Imagine the clever, life-saving applications these could be put to if we adopted a civic utilitarian model and abandoned the authoritarian, centralised and punitive misadventure we are on. I would pay €£10 for a little keyfob device that would light up if I had potentially been infected and needed to take a fresh test or isolate for a few days. That perfectly feasible voluntary and anonymous technology can't happen in our present broken society because it doesn't feed into the surveillance-capitalist machine.



This shows how subtle aspects of culture have enormous effects in concert with technology. In 2021 governments have been burning trust like rocket-fuel. By trying to pass off a surveillance system as a public health measure, and involving crony consultancy with creepy data-vampire corporations they let us all down. Like so much mismanagement in this pandemic, pride, dishonesty and a fear of being forthright was our weakness. Science barely won through.



Priority Mental HealthA key component for success in a pandemic is fast uptake and participation, so a good strategy is to carefully explain systems, and get people to 'buy in', instead of just lying about stuff. I spoke cynically on how authorities would prefer to ratchet on power and intrusive "social legibility" rather than progress an elegant solution that solved the immediate problem. I predicted a market for forged digital "vaccine passports" nearly two years ago.



Listening back to those predictions saddens me. Low tech privacy respecting technology involving printable tokens and a good enough way forward was within reach from the start, based on the premise that people don't want to get Covid. We lost an opportunity to genuinely change culture toward elective social responsibility because a few profiteers saw an opportunity for a data grab.



This is crucial from a digital-realist's perspective. Tech is realpolitik and what I hope is recognised as a lesson of this pandemic is how the intrusion of perverse power incentives against the common good was a key factor in failure. With no punitive stick attached, and no kick-back for the data-brokers, our government let precious weeks and months slip past when we could have quickly deployed life-saving solutions and inspired public confidence.



All that said, it's been a year of miraculous advances in mRNA research yielding potential jabs against HIV, Lyme's Disease and an ever growing list. A great time to revel in science and feel proud to be a scientist! My mum had a hip replacement performed by a robot and was on her feet again in a week! All hail our surgical robot overlords.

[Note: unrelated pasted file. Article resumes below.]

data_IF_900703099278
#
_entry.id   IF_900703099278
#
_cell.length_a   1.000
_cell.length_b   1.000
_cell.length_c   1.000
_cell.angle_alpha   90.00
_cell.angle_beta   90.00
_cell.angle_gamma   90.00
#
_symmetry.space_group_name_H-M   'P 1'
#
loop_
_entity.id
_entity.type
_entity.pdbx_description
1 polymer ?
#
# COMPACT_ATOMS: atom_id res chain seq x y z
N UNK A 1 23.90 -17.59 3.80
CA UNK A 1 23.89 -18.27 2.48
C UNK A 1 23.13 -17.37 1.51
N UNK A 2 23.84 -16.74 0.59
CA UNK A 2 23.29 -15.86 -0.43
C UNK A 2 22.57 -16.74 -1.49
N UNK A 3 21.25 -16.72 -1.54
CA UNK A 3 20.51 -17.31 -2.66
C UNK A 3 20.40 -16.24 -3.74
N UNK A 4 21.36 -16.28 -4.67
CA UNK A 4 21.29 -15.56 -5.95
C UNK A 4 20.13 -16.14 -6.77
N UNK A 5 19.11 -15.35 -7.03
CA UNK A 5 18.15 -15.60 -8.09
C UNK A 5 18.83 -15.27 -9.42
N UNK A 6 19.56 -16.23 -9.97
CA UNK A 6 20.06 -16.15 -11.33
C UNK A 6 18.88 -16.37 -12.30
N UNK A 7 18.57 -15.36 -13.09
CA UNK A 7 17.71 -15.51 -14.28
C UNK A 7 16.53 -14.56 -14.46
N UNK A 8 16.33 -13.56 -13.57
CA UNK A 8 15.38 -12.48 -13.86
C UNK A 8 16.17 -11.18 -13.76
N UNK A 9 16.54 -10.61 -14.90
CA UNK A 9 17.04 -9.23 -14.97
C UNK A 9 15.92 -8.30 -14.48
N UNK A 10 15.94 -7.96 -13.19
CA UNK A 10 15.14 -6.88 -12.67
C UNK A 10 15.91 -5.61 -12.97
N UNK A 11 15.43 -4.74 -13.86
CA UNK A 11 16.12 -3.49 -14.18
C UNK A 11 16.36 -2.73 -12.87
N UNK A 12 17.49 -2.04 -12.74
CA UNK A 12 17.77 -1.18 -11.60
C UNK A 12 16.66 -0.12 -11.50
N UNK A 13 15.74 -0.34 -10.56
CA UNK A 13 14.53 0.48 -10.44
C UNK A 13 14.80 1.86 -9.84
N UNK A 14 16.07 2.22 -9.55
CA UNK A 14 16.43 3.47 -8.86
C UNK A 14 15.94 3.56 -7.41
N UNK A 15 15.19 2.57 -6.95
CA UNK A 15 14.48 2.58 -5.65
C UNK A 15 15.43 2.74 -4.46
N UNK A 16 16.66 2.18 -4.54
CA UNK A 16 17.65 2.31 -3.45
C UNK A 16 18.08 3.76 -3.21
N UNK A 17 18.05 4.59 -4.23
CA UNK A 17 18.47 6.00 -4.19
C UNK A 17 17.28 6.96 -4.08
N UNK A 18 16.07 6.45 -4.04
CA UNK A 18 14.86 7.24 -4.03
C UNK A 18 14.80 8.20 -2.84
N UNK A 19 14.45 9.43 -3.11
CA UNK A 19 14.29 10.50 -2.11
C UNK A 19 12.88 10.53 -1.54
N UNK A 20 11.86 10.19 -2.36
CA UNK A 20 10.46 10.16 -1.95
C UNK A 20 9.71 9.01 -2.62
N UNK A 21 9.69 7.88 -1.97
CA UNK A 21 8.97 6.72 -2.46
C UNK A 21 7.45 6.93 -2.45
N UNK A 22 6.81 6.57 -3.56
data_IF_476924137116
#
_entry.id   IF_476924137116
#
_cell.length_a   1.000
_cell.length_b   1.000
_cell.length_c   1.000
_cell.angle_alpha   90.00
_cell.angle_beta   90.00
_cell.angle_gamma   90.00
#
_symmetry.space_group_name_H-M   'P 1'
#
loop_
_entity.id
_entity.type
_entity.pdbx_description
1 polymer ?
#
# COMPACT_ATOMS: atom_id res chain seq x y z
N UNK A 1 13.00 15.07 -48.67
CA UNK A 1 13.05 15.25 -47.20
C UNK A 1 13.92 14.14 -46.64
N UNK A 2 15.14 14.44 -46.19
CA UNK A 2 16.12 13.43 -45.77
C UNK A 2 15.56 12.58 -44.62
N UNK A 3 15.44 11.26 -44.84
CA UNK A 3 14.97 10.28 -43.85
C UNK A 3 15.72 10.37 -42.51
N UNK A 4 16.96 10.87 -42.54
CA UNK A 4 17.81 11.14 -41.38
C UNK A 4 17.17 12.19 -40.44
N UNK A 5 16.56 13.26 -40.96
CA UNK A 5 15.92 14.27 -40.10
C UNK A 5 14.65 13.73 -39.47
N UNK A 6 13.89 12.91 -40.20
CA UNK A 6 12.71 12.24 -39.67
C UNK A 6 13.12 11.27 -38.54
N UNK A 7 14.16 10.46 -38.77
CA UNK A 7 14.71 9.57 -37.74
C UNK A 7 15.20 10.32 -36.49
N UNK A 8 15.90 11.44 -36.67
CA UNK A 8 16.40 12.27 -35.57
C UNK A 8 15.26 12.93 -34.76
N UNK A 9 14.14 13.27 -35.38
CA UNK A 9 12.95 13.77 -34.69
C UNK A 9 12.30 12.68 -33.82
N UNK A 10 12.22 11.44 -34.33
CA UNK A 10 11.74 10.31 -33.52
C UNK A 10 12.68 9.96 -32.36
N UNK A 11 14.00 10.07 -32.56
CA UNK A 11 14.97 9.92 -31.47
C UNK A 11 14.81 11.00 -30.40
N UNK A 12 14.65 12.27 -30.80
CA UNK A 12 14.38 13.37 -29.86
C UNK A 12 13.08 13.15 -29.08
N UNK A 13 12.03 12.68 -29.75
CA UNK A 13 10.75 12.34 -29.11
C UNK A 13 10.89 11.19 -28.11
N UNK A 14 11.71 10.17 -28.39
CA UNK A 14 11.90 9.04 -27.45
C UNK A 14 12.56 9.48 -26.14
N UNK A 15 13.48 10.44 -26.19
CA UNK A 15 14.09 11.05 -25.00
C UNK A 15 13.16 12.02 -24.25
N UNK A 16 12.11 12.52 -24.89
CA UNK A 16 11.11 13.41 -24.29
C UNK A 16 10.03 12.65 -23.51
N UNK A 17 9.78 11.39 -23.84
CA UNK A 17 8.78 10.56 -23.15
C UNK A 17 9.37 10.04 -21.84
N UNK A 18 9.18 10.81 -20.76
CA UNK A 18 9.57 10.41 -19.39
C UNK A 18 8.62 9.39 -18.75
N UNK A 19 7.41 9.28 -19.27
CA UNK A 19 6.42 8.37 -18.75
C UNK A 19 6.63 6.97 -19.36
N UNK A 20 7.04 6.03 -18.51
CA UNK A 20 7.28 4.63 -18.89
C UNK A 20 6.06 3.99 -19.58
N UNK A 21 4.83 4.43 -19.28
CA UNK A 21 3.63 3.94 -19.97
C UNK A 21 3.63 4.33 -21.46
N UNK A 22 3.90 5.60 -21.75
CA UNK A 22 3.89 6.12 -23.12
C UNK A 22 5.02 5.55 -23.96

Yet I believe it's not that crisis engenders innovation so much as it forces down the hand of those resisting change. The Gates Foundation had to be shamed into releasing their grip (with an unknown cost in lives). The backstory of Robert and Jill Malone's long struggle to advance a "shelved" mRNA research project seems typical of the frustration felt by scientists in so many fields who must swim against the tide of patent madness, and other rackets that constitute scientific research and publishing today. I really think we are facing 21st century problems with hands tied by an 18th century mentality.



This sad and wasteful pattern is repeated in climate science and security engineering. So this year I wrote about the helplessness and Cassandra Complex felt by many of us working within a collective delusion around cybersecurity. After educating myself more on distributed file-systems and delving into the crazy legal debacle around SciHub, I wrote a little fictional piece set in a world freed from the parasites that feed on science. I hope that 2022 will continue the trend of scientific truth triumphing over the apparatchik of petty politics and profiteering.



In the Digital Vegan book I wrote much about the need for a new wave of digital literacy. How, in the '80s we taught programming and computer science in schools to bolster innovation and our economy, and how that was eventually replaced with a dumbed-down curriculum teaching "IT skills" like how to use Microsoft Word. Today we need something else, that I and Edward Snowden have both called "Digital Self Defence". That really just means "sceptical thinking applied to technology" - including the free selection of benevolent tech and the rejection of malevolent systems. We need to be teaching kids as young as five. All the amazing Internet and Web we have built amounts to nothing if it's not an Intelligence Amplifier to make a society that builds on technology but does not feebly depend upon it.

_______

Footnotes:



1 "Non-secular humanist" (or just a plain Humanist), which for millennia before the 19th century was the only form of Humanism in which people are at the centre of a world that includes spiritual morality.

Bibliography

  • [mcluhan64] Marshall McLuhan, Understanding Media: The Extensions of Man, McGraw Hill, NY (1964).